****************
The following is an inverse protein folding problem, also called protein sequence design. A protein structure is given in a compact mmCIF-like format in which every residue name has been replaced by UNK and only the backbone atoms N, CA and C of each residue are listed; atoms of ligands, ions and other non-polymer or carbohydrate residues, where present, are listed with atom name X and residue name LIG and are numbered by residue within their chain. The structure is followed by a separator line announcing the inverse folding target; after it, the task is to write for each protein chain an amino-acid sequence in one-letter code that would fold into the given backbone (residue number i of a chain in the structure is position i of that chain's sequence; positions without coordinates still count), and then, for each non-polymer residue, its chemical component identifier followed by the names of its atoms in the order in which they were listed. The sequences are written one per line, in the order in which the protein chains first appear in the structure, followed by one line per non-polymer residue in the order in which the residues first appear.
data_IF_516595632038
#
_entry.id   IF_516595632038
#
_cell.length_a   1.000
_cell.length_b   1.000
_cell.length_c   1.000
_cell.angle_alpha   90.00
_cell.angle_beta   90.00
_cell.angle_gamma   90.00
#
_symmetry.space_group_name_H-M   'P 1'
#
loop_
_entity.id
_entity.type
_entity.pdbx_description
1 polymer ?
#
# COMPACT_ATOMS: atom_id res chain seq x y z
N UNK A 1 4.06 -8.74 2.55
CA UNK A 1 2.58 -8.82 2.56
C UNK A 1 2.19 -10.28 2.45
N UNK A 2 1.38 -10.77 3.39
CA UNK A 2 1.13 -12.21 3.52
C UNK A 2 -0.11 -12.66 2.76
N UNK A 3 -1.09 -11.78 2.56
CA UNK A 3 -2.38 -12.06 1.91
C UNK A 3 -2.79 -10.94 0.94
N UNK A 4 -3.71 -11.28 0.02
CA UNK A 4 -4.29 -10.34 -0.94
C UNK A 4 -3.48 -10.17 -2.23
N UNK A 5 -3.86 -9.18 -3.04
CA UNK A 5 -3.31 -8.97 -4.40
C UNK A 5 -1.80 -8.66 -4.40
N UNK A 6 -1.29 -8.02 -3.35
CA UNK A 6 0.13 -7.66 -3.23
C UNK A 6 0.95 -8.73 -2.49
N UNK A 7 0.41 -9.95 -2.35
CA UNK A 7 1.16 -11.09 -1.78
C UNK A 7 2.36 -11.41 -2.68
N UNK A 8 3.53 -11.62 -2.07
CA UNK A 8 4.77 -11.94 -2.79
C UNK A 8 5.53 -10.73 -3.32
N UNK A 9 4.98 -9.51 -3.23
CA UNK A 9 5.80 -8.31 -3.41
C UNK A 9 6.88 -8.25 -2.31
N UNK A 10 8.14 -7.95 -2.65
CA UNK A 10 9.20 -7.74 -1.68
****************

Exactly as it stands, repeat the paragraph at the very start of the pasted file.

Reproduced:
The following is an inverse protein folding problem, also called protein sequence design. A protein structure is given in a compact mmCIF-like format in which every residue name has been replaced by UNK and only the backbone atoms N, CA and C of each residue are listed; atoms of ligands, ions and other non-polymer or carbohydrate residues, where present, are listed with atom name X and residue name LIG and are numbered by residue within their chain. The structure is followed by a separator line announcing the inverse folding target; after it, the task is to write for each protein chain an amino-acid sequence in one-letter code that would fold into the given backbone (residue number i of a chain in the structure is position i of that chain's sequence; positions without coordinates still count), and then, for each non-polymer residue, its chemical component identifier followed by the names of its atoms in the order in which they were listed. The sequences are written one per line, in the order in which the protein chains first appear in the structure, followed by one line per non-polymer residue in the order in which the residues first appear.